Today’s post is written by Kristine Saul, a second year law student at Columbia Law School, who is a staff editor for the National Black Law Journal, and received a BA and an MA from NYU in Africana Studies before she came to Columbia.
Meet Philippe Padieu. He’s attractive, athletic, and charming. Phillippe is also serving a 45 year prison sentence, charged with six counts of aggravated assault with a deadly weapon. The weapon is his bodily fluids. Last week, Oprah invited five of Phillippe’s former lovers on her show – all of whom claim that they contracted HIV from him. Given that Phillippe lovers were middle-aged, middle-class, and recently divorced, the show focused on erupting notions surrounding the “typical” face of HIV/AIDS. I, however, walked away with a different perspective that focused on the ideas of consent and sexual violence. All these women were in relationships of various degrees with Phillippe thinking that they were his one and only. Assuming the relationship with Phillippe was monogamous and figuring that pregnancy was no longer an option, each woman engaged in unprotected sex and contracted the virus. One woman in particular spoke of the violation she felt and how her victimization was like being shot by a stray bullet. It was at this point the audience stopped mindless clapping and began to push back. A female audience member stood up and said that by choosing to have unprotected sex, they have to deal with the consequences of their actions.
But is that fair? Is it fair to say that by engaging in risky sexual behavior, one must reap what they sow? Are you any less a victim if you play a part in your victimization? Is it any less consentual sex if the outcome is not what you imagined it to be? If you ask Phillippe’s former lovers, they believe that what happened to them was much like rape. The women consented to have unprotected sex but they did not consent to have unprotected sex with an HIV-positive man. It is that violation of one’s will and choice that can be likened to rape, or so the argument may go. Whether you agree with this logic or not, it does provide food for thought on challenging the mainsteam notions of sexual violence. Rape is not always the strange man unexpectedly assaulting the innocent woman as she screams “no” but is eventually overcome by brute force. There’s a spectrum of ways in which sexual assault occurs yet society seems to only give credence to a select group of stories. Being a victim is thus relegated to a very black and white label – either you are or you’re not. This leaves room for pockets of assault that are never truly addressed or redressed.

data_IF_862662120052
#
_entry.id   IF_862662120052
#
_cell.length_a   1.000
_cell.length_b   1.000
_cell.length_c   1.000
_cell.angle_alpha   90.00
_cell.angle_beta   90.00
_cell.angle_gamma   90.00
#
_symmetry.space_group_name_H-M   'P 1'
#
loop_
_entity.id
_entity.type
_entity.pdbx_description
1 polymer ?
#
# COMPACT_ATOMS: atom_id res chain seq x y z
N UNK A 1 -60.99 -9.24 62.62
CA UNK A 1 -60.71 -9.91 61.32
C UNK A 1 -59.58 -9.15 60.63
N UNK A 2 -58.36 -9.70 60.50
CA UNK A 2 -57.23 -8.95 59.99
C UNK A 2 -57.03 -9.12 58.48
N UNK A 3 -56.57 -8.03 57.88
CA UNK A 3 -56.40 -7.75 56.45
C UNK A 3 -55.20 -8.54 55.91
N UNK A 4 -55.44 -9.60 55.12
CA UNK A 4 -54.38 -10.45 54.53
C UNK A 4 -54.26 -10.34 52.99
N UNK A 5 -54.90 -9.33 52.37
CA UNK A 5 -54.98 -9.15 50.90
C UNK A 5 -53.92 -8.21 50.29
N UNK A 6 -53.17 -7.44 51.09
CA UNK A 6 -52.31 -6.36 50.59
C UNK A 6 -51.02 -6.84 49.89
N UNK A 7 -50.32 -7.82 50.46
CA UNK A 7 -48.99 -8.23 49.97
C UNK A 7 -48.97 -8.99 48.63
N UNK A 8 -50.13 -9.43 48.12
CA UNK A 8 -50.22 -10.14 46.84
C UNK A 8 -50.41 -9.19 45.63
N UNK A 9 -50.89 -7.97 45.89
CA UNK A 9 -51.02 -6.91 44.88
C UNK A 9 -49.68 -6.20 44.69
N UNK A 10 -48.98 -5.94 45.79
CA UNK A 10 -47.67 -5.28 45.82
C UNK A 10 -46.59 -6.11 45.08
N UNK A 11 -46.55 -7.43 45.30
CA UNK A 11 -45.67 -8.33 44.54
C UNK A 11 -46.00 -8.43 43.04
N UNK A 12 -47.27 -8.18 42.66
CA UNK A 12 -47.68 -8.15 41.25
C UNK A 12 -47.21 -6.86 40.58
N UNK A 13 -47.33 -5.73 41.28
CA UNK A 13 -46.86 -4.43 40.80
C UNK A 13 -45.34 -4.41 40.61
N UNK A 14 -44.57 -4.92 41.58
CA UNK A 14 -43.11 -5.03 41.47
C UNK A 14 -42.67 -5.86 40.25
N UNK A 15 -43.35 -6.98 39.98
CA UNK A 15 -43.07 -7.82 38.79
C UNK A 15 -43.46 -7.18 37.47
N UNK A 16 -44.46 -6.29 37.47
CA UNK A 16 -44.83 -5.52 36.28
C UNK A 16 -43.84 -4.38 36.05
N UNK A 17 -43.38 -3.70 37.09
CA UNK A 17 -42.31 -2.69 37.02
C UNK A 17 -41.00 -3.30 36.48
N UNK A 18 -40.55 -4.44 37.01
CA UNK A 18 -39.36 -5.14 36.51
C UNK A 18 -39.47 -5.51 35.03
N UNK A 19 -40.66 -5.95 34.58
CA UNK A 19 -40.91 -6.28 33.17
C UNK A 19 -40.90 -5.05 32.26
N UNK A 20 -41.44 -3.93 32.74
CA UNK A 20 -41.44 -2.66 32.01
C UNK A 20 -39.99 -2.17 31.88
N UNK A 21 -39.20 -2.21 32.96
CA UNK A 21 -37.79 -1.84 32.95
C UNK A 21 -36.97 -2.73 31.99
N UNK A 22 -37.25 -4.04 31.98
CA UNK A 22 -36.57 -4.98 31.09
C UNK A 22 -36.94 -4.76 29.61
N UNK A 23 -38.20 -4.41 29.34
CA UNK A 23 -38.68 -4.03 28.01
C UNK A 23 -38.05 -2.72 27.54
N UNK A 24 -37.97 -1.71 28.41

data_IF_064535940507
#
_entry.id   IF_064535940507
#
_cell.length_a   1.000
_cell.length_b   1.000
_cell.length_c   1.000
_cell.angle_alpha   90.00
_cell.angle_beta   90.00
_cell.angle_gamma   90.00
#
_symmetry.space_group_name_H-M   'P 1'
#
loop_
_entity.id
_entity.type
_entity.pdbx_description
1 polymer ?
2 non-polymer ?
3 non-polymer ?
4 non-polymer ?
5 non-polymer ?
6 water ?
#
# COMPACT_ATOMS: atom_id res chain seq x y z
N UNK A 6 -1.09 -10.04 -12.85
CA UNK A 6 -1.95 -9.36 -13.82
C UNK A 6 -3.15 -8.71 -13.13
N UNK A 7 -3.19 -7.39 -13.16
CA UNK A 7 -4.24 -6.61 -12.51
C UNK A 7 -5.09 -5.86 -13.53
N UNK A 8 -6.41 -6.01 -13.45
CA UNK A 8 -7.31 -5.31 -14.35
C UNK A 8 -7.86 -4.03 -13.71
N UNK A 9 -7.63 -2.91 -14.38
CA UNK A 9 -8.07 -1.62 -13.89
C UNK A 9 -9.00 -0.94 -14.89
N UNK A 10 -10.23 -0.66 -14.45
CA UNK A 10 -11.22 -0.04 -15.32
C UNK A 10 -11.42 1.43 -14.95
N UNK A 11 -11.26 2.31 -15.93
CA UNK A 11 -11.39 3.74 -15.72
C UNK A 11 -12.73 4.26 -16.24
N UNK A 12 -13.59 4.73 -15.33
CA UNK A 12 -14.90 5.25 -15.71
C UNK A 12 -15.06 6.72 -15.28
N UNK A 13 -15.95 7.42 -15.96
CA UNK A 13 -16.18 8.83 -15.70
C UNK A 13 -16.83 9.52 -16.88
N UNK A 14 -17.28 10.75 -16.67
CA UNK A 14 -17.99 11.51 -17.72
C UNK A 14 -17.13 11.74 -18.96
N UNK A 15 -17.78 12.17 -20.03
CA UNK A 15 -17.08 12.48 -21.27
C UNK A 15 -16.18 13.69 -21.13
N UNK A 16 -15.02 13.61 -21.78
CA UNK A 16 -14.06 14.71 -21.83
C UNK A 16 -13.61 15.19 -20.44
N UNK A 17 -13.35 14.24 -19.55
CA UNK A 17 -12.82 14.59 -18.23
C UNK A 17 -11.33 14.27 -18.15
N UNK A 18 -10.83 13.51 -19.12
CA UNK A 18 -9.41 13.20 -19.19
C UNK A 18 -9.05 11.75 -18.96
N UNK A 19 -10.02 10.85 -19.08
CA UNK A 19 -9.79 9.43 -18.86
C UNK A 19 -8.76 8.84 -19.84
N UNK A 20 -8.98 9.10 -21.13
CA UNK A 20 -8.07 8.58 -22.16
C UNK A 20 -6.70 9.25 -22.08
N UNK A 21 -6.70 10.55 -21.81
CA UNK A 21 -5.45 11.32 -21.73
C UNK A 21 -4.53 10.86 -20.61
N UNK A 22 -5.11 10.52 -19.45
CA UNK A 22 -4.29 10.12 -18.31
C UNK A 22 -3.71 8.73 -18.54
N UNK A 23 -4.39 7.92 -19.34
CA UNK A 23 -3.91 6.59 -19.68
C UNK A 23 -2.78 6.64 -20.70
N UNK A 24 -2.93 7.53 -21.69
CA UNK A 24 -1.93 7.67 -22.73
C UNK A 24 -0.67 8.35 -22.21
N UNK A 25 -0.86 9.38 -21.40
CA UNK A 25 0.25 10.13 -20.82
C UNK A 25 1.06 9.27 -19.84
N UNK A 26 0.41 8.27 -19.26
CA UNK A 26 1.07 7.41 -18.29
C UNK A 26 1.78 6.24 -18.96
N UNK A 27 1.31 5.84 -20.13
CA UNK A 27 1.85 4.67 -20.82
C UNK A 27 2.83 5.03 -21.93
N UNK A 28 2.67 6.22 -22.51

The real irony in the show was due to the response from the female audience members. Very rarely is there ever an outburst amongst Oprah’s legions but when the discussion of fault and blame began, many of the women in the audience became outraged. One would think that the viewing audience would be empathetic to the guests but they vehemently spoke against the risky sexual behavior. While producers intended for the show to draw empathy and compassion from viewers (who likely shared similar backgrounds to the guests), the audience response seemed to place Phillippe’s former lovers in a separate category altogether. It was like the viewers found comfort in distancing themselves from such an occurrence happening in their own lives. Perhaps the need to force a very context driven incident like sexual assault into a confined definition is reinforced in part by self-preservation and false consciousness (cue Catherine MacKinnon). Many scholars may focus on the “no” of sex but the audience was much more interested in the “yes” and how that “yes” played a key role in the guests’ tale of woe. Though Oprah’s show may not have increased awareness to the issue at the hand, it did provide fertile ground for analyzing how we interpret sexual violence and victimization.